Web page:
Merry meets everyone! It would seem we have made it through another winter. It is often believed that this Moon is called the Worm Moon because the soil is soft and warming and the worms start to pop from the earth and birds get their tasty little treat and life comes springing back!
I drew a card with all of you in mind and found the Queen of Swords. She advises us to begin fostering practical wisdom and bring our winter fancies to life. So, wake up those muscles and rub the dream dust from your eyes. It's a brand new day.
This is the time of year when I start looking for magic. The time when I start digging into drawers or boxes. During the long winter it is easy to forget about the light, forget that things can bloom vibrant. It is easy to forget the feeling of finding a small flower growing alone at the base of a tree trunk, or a small treasure finding its way into your palm. The smell of solid perfume trapped inside my great grandma’s locket lost to me inside a jewelry box. The fuzzy buds of apple trees. I think this is the reason Spring cleaning makes sense. Not just as a clearing out, making space for new growth. In garden beds as well as in your garage shelves or nightstand drawers.
There are tiny sprouts in the front bed of my house underneath the low windows. This will be my first spring in a new home. All of the sprouts hold the magic of the unknown. What will they become? What has grown here, ready to come again. How will we inhabit this space together, the sprouts and I?
One of the ways I find magic in the restlessness of this shifting season, has become a ritual. Every year around this time, I watch 리틀 포레스트 (Little Forest). This movie is full of small magic. The joy of small sprouts and slow cooked food eaten with company. Every year this movie reminds me to look for the small remnants left in the cupboards, to remember my ability to create from scant stores and deep hunger.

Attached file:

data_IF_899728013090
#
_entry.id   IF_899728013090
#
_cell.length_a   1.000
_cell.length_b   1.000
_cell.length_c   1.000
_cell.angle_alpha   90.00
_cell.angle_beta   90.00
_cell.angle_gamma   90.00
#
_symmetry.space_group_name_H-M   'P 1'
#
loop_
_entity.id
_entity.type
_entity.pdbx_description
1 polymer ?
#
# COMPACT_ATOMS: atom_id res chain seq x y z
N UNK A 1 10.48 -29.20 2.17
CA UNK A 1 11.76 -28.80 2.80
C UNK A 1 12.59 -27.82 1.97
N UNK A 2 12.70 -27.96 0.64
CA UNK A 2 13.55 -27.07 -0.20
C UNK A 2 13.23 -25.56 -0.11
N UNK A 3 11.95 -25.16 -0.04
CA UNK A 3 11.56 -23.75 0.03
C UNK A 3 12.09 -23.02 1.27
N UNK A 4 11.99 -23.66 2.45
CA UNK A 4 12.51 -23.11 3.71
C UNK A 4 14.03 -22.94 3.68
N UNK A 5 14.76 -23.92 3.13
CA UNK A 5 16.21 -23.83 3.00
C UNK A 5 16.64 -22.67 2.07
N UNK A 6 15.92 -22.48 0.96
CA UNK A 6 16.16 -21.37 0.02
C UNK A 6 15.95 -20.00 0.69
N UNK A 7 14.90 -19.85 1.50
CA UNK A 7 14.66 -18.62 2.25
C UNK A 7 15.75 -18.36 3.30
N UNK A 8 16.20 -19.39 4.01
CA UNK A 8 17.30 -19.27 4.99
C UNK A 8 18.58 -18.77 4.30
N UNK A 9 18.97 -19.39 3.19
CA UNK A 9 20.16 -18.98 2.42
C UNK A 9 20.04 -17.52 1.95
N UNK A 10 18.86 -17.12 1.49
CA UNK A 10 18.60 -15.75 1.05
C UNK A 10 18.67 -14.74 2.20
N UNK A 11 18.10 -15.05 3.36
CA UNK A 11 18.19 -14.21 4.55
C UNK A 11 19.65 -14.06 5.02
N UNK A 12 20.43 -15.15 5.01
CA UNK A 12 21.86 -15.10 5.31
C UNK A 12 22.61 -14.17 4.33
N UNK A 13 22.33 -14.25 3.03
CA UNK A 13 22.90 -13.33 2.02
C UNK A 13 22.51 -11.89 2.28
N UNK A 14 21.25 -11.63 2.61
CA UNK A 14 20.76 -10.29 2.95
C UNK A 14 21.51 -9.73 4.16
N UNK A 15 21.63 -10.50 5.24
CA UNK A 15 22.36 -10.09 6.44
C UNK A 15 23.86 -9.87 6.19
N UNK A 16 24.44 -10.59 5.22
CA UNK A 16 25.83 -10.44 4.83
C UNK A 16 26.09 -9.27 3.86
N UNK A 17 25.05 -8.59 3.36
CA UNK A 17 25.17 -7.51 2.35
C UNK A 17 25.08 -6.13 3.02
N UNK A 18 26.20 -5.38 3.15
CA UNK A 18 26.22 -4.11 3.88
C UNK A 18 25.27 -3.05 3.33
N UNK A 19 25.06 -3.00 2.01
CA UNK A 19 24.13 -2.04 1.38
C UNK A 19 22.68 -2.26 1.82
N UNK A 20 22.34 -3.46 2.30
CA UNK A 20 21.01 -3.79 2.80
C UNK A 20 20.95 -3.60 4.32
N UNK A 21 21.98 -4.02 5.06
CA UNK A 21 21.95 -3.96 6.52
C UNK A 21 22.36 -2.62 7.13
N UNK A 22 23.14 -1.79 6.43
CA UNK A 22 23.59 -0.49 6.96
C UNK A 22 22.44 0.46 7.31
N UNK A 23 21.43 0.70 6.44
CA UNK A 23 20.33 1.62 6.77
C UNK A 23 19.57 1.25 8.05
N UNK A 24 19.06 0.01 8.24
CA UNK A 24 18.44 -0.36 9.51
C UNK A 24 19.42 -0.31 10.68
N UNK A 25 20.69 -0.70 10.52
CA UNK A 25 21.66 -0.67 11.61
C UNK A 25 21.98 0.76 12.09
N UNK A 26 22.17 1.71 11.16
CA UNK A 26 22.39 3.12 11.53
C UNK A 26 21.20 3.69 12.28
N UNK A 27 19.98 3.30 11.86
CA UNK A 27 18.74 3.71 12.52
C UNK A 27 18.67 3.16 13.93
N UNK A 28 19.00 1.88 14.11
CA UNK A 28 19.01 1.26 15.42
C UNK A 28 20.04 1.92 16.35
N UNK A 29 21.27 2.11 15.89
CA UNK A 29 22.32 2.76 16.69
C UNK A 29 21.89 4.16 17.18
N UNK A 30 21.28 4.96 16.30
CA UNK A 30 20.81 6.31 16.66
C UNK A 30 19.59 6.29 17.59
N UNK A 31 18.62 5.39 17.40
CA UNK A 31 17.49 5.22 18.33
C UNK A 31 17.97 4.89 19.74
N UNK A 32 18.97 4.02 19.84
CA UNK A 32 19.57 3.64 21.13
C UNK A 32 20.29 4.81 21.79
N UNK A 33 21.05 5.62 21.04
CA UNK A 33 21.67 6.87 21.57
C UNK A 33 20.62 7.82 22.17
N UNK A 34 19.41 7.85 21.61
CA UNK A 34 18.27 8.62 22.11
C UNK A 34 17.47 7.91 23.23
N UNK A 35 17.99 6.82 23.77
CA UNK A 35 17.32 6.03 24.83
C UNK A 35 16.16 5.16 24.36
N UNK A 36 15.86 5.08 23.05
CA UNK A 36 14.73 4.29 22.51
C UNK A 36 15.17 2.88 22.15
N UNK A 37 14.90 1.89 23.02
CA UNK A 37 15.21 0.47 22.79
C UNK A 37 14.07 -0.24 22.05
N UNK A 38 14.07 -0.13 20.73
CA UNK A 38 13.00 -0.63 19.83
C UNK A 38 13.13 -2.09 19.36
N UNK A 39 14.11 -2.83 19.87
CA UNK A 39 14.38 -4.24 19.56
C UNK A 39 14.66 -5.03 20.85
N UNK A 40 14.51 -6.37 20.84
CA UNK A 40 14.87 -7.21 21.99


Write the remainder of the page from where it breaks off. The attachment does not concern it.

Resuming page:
“If I stay till the spring’s spirits break through the winter, will I find my answers?”
긴 겨울을 뚫고 봄에 작은 정령들이 올라오는 그때까지 있으면 해답을 찾을 수 있을까
—Hye-won (리틀 포레스트)
The Worm moon marks the true stirring of spring, the little critters deep under the earth beginning to shimmy their way up toward the light again, feeding birds and tilling the earth from within. There is an energy humming within us, a waking and a shimmying outwards after a season of deep work. As your internal thawing and stretching begins, how can you bring your attention to the small joys, awaken to delight and life again as if wiggling your fingers at the end of a long meditation? The following is a bibliomancy offering from Catalog of Unabashed Gratitude. Ross Gay’s work is a space where I can always find the power of small joys, and I hope this helps activate your delight muscles.
excerpt from “Patience”
and yes, it is spring, if you can’t tell
from the words my mind makes
of the world, and everything
makes me mildly or more
hungry— the worm turning
in the leaf mold; the pear blooms
howling forth their pungency
like a choir of wet-dreamed boys
hiking up their skirts; even
the neighbor cat’s shimmy
through the grin in the fence,
and the way this bee
before me after whispering
in my ear dips her head
into those dainty lips
not exactly like entering a chapel
as if that wasn’t enough
blooms forth with her forehead dusted pink
like she has been licked
and so blessed
by the kind of God
to whom this poem is prayer.
As the moon ripens to its full silver glow on the 18th, on the precipice of the Spring Equinox, I want to draw you back to ritual, to small joy and its ability to sustain. What fills you up when you feel emptied out in the pursuit of answers?
To welcome you into the collective shifting of warmth and energy in our world, I give you another bibliomantic offering. This one from Monty Don’s Down to Earth, which has become another ritual space for me in this season.
“I don’t think that anything makes me happier than an April evening spent preparing the ground and sowing veg seeds for a summer harvest while the garden settles gradually around me. All winter, the ground lies cold and wet, but when that clammy chill in the hand is replaced by warmth, and as the soil responds to the caress of a rake preparing a tilth, it is as though I am returned to the rightful earth.”
How can you build small patterns into your day to fill yourself up? What generosity is already in front of you, waiting to be accepted? What seeds can you plant now, under the light of the full moon that will allow you to feed yourself and others?